After the GMB session an iterative process, consisting of three feedback rounds, was initiated: first, a slightly edited version of the CLD produced during the session was sent to the SHARED consortium members for feedback. The feedback suggested adjustments at the level of the factors as well as at the level of clusters. It also induced changes to the relationships between factors. Based on the feedback a revised CLD was sent again to the SHARED consortium members and discussed during an online meeting. The revised CLD was sent to the SHARED consortium members for final approval. For better visualisation we transferred the CLD from Vensim to the software Kumu Inc .
The resulting CLD of step 1–3 comprises 73 factors (Fig. 2) that presumably directly or indirectly affect cognitive functioning. They have been grouped into six clusters (Fig. 2).
The physical cluster (blue, top right) is made up of 23 factors. Two factors (vascular pathology and cerebrovascular disease) show a high number of relationships to other factors, suggesting an important role for cognitive functioning and dementia. The physical cluster has connections with all other clusters.
The social health cluster (green, bottom right) comprises a total of 21 factors. Most of the relationships between factors happen within the cluster. Outwards, most relationships are to the psychological cluster, followed by the physical cluster. The factor social engagement seems to influence numerous other factors and is at the same time influenced by many factors itself. The cluster is closely linked to the physical and psychological cluster, there are no connections to the other clusters.
Thirteen factors form the psychological cluster (yellow, bottom left). Within this cluster the factors emotional wellbeing, level of stress, psychological resilience, coping behaviour, and self-efficacy seem to be influenced by several factors from other clusters. The cluster is closely connected to the physical and social health cluster; there are hardly any connections to the other clusters.
The environmental cluster (red, top left) comprises eight factors. These factors seem to be closely related to factors from the physical cluster (i.e. cancer, microbiome, vascular pathology, cerebral vascular disease, COPD). In addition, there are links to the psychological cluster, e.g., there is a positive influence of sun exposure or green space exposure on emotional wellbeing which in turn is associated with cognitive functioning. The cluster is only connected to the physical, psychological and demographic cluster.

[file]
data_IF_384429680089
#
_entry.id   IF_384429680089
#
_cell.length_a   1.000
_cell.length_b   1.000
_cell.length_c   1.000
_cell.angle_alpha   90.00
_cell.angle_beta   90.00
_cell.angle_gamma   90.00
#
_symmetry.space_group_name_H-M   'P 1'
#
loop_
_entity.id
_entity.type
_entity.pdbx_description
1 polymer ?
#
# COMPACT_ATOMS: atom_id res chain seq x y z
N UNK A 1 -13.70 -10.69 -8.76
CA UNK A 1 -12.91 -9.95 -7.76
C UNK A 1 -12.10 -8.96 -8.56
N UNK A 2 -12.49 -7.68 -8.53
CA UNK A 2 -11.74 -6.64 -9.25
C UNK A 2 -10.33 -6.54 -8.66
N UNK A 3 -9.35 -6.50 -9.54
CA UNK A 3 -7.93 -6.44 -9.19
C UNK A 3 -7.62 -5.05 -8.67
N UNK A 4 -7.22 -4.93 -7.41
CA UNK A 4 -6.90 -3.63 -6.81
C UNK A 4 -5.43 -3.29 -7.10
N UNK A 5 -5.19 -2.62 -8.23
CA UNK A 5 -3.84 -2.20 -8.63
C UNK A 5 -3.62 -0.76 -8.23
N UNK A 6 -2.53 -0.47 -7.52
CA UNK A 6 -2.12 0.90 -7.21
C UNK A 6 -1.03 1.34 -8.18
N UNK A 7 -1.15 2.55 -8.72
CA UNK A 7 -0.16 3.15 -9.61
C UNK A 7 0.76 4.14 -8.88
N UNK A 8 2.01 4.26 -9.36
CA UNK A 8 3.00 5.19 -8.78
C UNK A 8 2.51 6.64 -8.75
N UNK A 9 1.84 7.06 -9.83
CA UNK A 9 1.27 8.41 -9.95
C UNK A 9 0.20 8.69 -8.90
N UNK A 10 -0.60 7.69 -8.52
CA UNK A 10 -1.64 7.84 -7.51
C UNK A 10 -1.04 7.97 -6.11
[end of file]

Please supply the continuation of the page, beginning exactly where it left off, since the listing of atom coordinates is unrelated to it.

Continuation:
Five factors (purple) are grouped together as the demographic cluster in the top left part of the CLD. Most relationships are within the cluster. Only a few factors have links with other clusters. The factors education, profession and income are connected with all the clusters. The cluster is connected to all other clusters, with the exception of the social health cluster.
The cluster of lifestyle factors (orange, top left) is the smallest of the six thematic fields. It consists of only three factors (level of physical activity, healthy diet patterns, substance abuse (overuse of alcohol/ (passive) smoking/ use of drugs). The factors level of physical activity and healthy diet patterns are closely related to some demographic and physical factors, e.g. high-level income, higher level of education, obesity, and cerebrovascular disease. The cluster is connected to the physical, psychological and demographic cluster.
In total 57 factors of the CLD were identified in the systematic literature review. Further, 16 additional factors, mostly of the social health cluster, were identified during the GMB session and the feedback rounds (Additional file 1. 3. Clusters and related factors of the model). With the exception of the factor brain reserve (part of the physical cluster), all factors added by the experts are part of the psychological cluster (coping behaviour, emotional wellbeing, personality traits, psychological resilience, self-efficacy and social awareness) and the social health cluster (autonomy, cognitive reserve, dignity, experience of negative life events, norms and values towards help-seeking/adherence, positive life events, quality of care/welfare facilities, reciprocity (reciprocity is defined as a dynamic characteristic of individual social ties. It refers to the extent to which exchanges or transactions are even or reciprocal ) and stigma).
The objective of this research was to create an informed and structured overview over the multitude of factors influencing cognitive function at the onset and trajectory of dementia and their interrelationships. Our CLD reflects the results of an extensive literature review, a two-days-workshop using group model building with an interdisciplinary group of experts, followed by an iterative development by a larger group of researchers.
We structured the factors into six clusters. Even though it is visible that the clusters and their factors are interrelated, most of the relationships exist within their own clusters. The physical cluster comprises 23 factors, the highest number of all clusters. This is not surprising, since research on physical (bio-medical) factors have long dominated the research and discourse on cognitive decline . All factors from this cluster were identified through the literature, while none was added by the experts. Which also indicates that a lot of research has already been done in this area. In contrast, in the social health cluster nine of the 21 factors were identified by the experts during the GMB session. This may in part result from the composition of the group in which experts for social health were well represented.
Interrelationships between factors